Monday, June 30, 2008


It takes a lot of daily care and attention to maintain a lung transplant. Of course there is the daily medication to prevent rejection, I'll post about that some time in the future. And the daily efforts to keep clean and prevent infection, so important when your immune system is suppressed. And, now, for Will, daily airway clearance.

Transplanted lungs are vulnerable, so if you get sick a few times as Will did (first with post-transplant lymphoproliferative disorder (a kind of cancer) then with chronic rejection, then pneumonia, then Hodgkin's lymphoma, then pneumonia again) you end up with lung damage. Among other things, the lung damage means that the lungs get infected more easily and the infections are more difficult to fully get rid of.

"Airway clearance" as far as I understand it means loosening up the gunk in ones lungs and aggressively coughing it up to get rid of it. Will doesn't like adding daily airway clearance to his routine. It takes time -- about 90 minutes or so each day -- and it makes his chest hurt. Mostly, though, I think the hard part is that it was one of the CF related obligations he had hoped to leave behind forever after transplant. But he does do it, most days, because it makes him feel better and hopefully will make hospitalizations and use of IV antibiotics less frequent. Will recently started using nebulized hyper tonic saline (a 3% solution) to help with airway clearance and it does seem to help him. It seems like inhaling the saline mist makes the gunk in his lungs more susceptible to moving around and being coughed up.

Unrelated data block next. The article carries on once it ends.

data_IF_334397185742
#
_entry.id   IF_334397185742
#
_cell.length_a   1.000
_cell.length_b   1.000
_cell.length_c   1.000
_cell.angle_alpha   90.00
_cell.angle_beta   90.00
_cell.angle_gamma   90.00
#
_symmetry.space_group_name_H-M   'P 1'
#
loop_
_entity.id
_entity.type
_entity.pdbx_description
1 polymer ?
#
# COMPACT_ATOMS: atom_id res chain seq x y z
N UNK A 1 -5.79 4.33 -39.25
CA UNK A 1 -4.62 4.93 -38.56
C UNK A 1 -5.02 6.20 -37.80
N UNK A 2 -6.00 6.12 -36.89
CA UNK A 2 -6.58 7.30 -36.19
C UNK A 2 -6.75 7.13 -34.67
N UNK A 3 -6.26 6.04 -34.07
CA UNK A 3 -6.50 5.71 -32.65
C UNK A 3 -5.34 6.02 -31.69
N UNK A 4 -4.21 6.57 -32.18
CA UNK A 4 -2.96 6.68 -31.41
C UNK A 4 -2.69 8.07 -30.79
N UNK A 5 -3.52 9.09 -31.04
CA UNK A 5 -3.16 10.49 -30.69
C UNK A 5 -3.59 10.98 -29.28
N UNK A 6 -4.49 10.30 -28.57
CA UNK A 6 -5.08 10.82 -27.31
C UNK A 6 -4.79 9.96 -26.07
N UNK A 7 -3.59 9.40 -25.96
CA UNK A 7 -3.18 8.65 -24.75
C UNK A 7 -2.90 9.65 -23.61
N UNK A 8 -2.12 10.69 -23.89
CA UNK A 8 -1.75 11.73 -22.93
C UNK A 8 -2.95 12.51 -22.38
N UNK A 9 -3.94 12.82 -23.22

For those who haven't seen it before, the maintenance gear is, from left to right: basket of nebulizer mouth-pieces ready to be taken apart and sterilized; the compressor, which blasts air into the saline to turn it into a mist (propped up for photo purposes on an albuterol inhaler which you can barely see); box of colistimine ready to be mixed up, sometimes Will takes antibiotics by inhalation; two little ampules of the saline solution, ready to go; and the home PFT tester used to measure whether lung function is staying the same, getting better, or getting worse. (More on that some other time.)

We're grateful beyond words that these treatments exist, and that Will persists in them with (mostly!) good humor and grace.

1 comment:

Deron Arnold said...

Sounds like Will has been through an awful lot.
That would be tough to have to go back to doing airway clearance. Does he notice any differences now with his mucous compared to pre-transplant?
Also, what is his current FEV1? Is it stable?